nolan and mortimer helped jasper up off the floor, where he had fallen during his coughing fit, and back on to his stool.
"are you all right, sir?" raoul asked, with perhaps a little less friendly courtesy than he might have when the night was younger.
"i am all right," jasper answered, " i just need to finish my drink."
"you have finished it , sir," raoul told him. "and now it is closing time."
"did not. there was plenty left. plenty. it was a double, after all."
"it looks like you spilled it when you fell over," nolan told him.
nolan let go of jasper's right arm. mortimer let go of his left arm and he managed to stay upright, slumping against the bar.
"then you should give me another," jasper answered. "another double rye please bartender."
"the bar is closed, sir." raoul turned around and announced to the bar and the room, "the bar is closed, ladies and gentlemen. the last round has been served. the prince hal room thanks you for your custom."
the place was almost empty. the only customers left at the bar were the young woman who had been quietly drinking alone, and the big salesman type guy who had ordered coffee. the young woman now put her change and cigarettes into her purse and got up.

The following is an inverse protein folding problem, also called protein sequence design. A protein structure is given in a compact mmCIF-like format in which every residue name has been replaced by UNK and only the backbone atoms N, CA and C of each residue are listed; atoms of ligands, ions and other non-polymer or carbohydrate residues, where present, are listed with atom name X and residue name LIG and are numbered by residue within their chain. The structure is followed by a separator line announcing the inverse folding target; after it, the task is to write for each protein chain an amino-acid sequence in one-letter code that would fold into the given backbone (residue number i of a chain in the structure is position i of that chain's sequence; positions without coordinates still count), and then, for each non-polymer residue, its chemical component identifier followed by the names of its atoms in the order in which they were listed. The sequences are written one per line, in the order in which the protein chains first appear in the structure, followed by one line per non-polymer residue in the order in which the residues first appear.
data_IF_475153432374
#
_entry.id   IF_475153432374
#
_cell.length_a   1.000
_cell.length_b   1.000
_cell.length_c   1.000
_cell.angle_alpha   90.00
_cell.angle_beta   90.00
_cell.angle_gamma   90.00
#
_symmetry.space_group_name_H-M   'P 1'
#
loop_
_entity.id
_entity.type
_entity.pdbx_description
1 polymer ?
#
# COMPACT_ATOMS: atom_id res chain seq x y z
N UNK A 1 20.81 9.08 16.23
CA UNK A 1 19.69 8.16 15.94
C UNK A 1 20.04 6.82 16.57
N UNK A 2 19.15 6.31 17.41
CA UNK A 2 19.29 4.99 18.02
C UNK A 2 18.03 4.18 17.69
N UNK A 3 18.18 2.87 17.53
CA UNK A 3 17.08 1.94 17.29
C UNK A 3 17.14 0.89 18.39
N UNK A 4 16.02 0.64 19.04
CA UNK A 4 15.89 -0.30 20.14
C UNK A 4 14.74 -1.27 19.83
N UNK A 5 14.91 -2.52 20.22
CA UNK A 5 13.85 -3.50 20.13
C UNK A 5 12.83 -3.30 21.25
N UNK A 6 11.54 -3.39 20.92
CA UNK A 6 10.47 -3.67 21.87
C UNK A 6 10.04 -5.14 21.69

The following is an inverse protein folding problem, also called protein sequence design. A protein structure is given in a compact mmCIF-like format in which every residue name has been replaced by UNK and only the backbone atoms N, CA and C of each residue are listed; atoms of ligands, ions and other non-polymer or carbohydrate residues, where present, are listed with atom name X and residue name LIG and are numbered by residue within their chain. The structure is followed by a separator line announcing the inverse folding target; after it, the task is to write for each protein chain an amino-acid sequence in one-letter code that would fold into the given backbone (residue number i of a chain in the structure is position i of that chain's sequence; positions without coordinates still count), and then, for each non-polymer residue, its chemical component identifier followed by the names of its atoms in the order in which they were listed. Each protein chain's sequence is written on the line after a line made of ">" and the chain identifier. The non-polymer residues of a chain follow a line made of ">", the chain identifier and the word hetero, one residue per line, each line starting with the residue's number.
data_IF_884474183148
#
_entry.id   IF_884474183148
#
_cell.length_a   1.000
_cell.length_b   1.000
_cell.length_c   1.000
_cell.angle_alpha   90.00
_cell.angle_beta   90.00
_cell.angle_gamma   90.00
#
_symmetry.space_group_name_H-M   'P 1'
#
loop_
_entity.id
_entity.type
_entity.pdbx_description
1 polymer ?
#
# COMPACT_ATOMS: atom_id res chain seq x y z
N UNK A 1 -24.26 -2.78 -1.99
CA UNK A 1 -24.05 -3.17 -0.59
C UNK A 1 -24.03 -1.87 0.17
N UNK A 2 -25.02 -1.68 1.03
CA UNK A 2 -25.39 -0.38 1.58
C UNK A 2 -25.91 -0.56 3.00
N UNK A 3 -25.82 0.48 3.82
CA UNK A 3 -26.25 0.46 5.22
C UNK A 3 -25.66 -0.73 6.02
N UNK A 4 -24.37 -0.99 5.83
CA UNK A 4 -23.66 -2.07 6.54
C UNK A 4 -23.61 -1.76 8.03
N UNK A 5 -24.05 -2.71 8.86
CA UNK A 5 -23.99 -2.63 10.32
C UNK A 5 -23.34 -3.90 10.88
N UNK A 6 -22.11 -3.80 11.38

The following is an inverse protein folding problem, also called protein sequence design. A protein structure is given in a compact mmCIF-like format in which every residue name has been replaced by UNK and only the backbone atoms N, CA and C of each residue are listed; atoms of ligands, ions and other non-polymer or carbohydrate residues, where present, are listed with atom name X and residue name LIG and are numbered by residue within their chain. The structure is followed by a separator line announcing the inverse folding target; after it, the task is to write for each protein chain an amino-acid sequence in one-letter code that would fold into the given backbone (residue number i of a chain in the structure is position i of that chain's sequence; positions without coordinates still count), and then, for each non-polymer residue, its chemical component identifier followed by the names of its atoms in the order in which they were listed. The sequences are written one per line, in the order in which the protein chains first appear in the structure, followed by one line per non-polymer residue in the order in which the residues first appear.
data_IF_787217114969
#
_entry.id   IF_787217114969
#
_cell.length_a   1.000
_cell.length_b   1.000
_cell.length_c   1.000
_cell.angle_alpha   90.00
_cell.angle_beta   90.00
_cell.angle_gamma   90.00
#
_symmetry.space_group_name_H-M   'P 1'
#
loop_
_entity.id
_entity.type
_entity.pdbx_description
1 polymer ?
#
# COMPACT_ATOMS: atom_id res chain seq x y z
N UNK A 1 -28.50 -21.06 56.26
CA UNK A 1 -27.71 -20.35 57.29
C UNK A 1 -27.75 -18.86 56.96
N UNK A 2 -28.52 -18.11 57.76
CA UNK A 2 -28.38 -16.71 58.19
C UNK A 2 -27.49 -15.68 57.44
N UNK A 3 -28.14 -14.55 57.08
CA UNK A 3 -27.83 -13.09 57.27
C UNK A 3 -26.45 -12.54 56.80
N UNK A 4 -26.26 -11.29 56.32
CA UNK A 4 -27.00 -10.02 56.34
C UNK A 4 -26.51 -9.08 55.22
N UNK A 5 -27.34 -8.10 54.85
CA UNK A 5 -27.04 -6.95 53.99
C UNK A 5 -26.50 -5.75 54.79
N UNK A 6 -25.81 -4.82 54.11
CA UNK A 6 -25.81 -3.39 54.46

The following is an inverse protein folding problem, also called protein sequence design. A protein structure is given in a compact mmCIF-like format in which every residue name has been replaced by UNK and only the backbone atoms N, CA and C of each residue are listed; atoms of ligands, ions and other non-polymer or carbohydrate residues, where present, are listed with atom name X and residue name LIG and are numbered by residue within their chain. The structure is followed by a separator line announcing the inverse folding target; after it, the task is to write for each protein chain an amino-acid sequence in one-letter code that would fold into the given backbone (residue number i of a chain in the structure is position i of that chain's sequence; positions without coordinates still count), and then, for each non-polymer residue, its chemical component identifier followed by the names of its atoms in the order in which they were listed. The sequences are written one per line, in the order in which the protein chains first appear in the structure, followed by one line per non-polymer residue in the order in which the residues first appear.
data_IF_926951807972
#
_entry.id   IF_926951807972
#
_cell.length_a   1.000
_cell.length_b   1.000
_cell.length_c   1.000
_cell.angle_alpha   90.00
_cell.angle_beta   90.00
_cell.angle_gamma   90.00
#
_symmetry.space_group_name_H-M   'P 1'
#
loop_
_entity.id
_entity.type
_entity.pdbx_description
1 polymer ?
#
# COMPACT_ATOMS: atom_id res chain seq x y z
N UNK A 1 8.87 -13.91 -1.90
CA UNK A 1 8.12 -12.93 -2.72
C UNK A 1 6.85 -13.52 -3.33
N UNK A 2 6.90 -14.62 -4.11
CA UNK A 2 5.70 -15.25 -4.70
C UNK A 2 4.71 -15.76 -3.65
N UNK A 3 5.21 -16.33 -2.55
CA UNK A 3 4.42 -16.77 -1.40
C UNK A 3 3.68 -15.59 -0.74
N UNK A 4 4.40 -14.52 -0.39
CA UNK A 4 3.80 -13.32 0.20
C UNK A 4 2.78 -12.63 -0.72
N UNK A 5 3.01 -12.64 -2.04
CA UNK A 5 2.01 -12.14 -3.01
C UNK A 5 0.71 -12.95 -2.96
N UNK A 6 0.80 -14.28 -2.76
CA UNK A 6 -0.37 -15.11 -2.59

"old overholt, remember," jasper announced. "make sure it's old overholt."
and nobody left on the floor except the actress miss wilde, now sitting alone at a corner table, looking smashed. no problem there, thought raoul, nolan or mortimer could help her up to her suite.
all in all, not a bad closing time. and there had only been one fight - the one involving young mr collinson - or had there been two? - all night.
and the green room - he had to remember to check the green room.
"where's my old overholt? what kind of service is this?"
"the bottle of old overholt will be waiting for you, sir, if you wish to oblige us with your custom tonight, or this afternoon when we reopen. we will keep it on hand especially for you."
"but i didn't finish," jasper protested. "it's not fair."
"look," said nolan. "suppose you went into a liquor store and bought a bottle. and when you came out you dropped it on the sidewalk and it smashed. would the store give you another bottle free?"